HOUSTON — Parking tickets are a nuisance to many Houston drivers, but they mean something completely different to the city.
A KHOU 11 Investigates analysis showed the city handed out more than 578,000 parking tickets between 2016-2018 and collected nearly $30 million in fines.
“I think that’s — excuse my language — but BS. There should be rules against this,” driver Dave Johnson said.
Tickets ranged from unlawfully parking in a handicapped spot, a tow-away zone or at an expired meter.
That analysis showed several city blocks and parking lots that had thousands more parking tickets than anywhere else.
A few of the heavy hitters were downtown.
The costliest was near Minute Maid Park. Violators paid over $360,000 for tickets in the 700 block of La Branch.
They also paid $250,000 in fines in the 1200 block of Polk Street near Sam Houston Park.
In Rice Village, the meters in the 2400 block of Dunstan Road have earned quite the reputation. Parking enforcement has issued 4,193 tickets to drivers parked at expired meters there. That translates into $127,000 for the city.
Debbie Couraud rents an apartment on that block and sometimes has to park on the street. That does not come cheap.
“Probably $20 or $30 a week,” Courand said.
As for parking tickets?
“Yeah, we’ve gotten $30 tickets,” she said, adding it seems the traffic enforcement officers in Rice Village are always parked.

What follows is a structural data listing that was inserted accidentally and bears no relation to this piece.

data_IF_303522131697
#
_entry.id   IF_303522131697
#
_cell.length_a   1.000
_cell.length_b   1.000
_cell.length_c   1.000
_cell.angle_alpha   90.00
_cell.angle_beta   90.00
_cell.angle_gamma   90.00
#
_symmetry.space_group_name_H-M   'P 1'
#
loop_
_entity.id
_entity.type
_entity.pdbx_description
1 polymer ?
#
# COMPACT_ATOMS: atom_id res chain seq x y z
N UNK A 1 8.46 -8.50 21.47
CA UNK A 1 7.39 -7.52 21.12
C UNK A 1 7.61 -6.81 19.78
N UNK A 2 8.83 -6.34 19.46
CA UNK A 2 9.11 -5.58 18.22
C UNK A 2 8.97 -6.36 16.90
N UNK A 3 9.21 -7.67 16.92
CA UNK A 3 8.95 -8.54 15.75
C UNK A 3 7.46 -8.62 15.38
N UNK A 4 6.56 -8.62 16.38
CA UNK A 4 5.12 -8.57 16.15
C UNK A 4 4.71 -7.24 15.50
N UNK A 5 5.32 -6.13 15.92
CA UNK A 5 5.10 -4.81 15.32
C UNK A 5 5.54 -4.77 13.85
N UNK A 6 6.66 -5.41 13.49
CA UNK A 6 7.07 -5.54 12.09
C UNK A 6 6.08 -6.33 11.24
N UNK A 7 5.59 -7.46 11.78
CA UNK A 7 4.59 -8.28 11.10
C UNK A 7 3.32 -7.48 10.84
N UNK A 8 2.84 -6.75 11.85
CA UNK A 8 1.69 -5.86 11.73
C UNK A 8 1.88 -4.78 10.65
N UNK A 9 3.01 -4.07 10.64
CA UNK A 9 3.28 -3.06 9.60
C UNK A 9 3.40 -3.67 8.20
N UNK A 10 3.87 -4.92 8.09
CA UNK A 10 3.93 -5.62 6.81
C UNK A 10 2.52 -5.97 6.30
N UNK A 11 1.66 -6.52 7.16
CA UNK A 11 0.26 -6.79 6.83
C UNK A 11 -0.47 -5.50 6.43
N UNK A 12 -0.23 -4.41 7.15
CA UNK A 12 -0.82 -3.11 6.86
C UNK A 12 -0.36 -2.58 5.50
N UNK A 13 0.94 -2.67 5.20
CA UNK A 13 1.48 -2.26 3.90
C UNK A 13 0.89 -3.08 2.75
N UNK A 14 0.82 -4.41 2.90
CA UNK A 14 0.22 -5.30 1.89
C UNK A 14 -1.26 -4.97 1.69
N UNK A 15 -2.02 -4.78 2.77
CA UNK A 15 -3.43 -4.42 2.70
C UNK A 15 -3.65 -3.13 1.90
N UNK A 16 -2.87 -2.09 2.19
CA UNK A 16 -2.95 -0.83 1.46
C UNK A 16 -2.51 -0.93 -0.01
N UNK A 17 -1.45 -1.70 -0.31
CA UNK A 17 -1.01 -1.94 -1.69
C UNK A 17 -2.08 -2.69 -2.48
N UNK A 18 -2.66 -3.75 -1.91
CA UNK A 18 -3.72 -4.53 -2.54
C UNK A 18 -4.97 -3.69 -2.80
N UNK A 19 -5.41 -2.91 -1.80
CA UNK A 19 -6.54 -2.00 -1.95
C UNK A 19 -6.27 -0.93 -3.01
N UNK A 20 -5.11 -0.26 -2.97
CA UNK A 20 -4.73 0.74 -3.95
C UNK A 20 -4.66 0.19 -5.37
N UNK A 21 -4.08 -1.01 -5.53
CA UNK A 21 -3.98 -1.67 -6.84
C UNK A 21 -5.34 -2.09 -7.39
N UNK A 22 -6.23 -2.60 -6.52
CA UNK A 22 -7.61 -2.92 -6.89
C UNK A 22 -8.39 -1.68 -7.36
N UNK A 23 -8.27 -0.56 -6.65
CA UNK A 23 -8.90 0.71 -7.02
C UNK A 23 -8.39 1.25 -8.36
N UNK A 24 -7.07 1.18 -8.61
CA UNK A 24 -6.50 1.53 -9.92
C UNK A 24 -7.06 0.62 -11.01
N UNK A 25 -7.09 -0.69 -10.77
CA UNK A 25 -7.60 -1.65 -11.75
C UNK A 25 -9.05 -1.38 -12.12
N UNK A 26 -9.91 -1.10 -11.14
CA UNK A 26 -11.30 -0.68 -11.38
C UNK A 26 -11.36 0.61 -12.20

“They (meter maids) stay over there all the time. You can see them,” Courand said. “You know you're going to get a ticket if you park here.”
Under I-10, at the University of Houston-Downtown, the meter maids at 900 Girard Street make their rounds, giving some students a hard lesson in time management.
“I had a few tickets before from it (meter) expiring when I was in class. So, I just don't risk it anymore,” student Chi Pham said.
The city wrote 2,985 tickets there over the last three years and collected $82,000 in fines.
Another hot spot for expired meter citations is 1400 Lubbock Street, home of the Houston Municipal Courthouse, with 2,300 tickets for expired meters. That lot also sits at the top of the list of all tickets written for parking violations in the city, bringing in over $154,000. Approximately 6,500 tickets were written in that parking lot in the last three years.
“Our taxes pay for this lot. Our taxes pay for this building. Our taxes pay for the people in the building. Why are we having to pay to park here,” Johnson said.
Reda Lendi's parking meter had not expired, but he was ticketed for backing in, which is against the law in the Lubbock Street lot.
“It's just stupid,” Lendi said.
Drivers can download the city’s Park Mobile app to pay for their metered parking. The app sends users an alert 15 minutes before their meter time expires and gives the option to extend their stay.
Those who visit multiple locations in one day can use the Downtown Hopper Pass, which allows parking in multiple metered parking spaces. It’s valid from 7 a.m. to 6 p.m. Monday through Saturday. The time limit for each zone applies. When the time limit expires, you can move to another block and still use the pass.
Those are two options for drivers who parking in spots monitored by the city, which always has its eye on the clock.
“We put a lot of money in the meter because I don’t want a ticker,” driver Michelle Guerrero said.
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